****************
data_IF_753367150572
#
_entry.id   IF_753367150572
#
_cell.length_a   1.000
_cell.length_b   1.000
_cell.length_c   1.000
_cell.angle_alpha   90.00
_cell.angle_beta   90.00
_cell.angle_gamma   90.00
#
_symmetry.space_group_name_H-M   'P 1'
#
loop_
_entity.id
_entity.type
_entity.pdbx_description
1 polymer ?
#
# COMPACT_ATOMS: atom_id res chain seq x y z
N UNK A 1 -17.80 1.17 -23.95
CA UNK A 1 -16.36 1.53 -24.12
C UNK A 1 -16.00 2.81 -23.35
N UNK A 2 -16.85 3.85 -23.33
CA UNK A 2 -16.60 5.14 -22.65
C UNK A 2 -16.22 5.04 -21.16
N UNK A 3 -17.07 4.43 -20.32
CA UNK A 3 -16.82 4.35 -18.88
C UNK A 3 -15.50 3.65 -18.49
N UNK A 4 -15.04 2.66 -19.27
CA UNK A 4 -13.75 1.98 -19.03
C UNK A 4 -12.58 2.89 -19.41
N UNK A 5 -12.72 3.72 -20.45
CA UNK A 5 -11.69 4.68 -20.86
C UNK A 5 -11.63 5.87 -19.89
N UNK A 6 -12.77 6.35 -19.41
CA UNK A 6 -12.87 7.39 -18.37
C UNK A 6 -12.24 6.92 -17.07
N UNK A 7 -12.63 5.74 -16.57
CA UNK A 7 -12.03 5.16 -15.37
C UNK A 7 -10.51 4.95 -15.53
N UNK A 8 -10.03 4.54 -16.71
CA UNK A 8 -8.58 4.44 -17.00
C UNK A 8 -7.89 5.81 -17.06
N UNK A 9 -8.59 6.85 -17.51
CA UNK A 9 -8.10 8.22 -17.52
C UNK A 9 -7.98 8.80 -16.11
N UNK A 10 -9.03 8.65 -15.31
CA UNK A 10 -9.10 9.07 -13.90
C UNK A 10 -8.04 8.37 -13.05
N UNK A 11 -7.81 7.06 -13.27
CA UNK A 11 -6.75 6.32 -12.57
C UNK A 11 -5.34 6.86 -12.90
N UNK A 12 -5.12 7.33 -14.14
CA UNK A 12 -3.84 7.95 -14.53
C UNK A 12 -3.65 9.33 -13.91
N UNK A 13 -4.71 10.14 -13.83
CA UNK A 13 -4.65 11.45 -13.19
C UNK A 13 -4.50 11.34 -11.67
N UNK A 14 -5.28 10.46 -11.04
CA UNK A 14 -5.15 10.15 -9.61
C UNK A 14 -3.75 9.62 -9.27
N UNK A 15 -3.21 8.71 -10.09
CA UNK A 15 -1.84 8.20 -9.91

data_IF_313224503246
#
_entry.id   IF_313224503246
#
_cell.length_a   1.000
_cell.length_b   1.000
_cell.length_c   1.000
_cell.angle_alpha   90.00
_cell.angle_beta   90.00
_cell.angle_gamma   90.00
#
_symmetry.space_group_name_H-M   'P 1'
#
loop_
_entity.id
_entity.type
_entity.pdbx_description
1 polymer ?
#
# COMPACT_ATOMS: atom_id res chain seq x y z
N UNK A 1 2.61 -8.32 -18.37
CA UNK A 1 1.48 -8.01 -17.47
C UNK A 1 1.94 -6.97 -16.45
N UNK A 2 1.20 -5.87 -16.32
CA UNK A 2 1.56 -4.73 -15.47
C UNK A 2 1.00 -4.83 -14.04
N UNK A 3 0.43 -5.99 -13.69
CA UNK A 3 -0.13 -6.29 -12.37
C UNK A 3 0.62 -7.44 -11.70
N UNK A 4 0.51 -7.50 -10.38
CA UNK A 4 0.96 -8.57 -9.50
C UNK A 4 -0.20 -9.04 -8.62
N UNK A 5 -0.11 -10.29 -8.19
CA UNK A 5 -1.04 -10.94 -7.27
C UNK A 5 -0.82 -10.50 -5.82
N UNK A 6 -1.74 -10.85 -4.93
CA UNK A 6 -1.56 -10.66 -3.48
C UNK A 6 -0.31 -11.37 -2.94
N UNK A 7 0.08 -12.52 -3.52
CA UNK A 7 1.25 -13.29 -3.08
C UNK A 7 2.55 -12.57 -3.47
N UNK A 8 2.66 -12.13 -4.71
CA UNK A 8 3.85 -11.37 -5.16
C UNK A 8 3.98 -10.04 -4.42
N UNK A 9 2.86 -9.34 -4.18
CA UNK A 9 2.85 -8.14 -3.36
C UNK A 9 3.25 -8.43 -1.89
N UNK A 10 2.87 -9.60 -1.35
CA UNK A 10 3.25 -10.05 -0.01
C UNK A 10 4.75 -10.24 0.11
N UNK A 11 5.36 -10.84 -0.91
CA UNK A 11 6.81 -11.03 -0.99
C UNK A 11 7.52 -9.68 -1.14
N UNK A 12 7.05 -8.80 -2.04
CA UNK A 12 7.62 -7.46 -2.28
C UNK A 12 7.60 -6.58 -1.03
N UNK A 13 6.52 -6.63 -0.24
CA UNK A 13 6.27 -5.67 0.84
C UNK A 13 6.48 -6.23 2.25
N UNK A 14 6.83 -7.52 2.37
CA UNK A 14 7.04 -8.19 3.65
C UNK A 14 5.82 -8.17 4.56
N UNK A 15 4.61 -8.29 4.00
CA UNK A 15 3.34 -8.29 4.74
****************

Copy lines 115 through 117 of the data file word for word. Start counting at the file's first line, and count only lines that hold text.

N UNK A 11 5.36 -10.84 -0.91
CA UNK A 11 6.81 -11.03 -0.99
C UNK A 11 7.52 -9.68 -1.14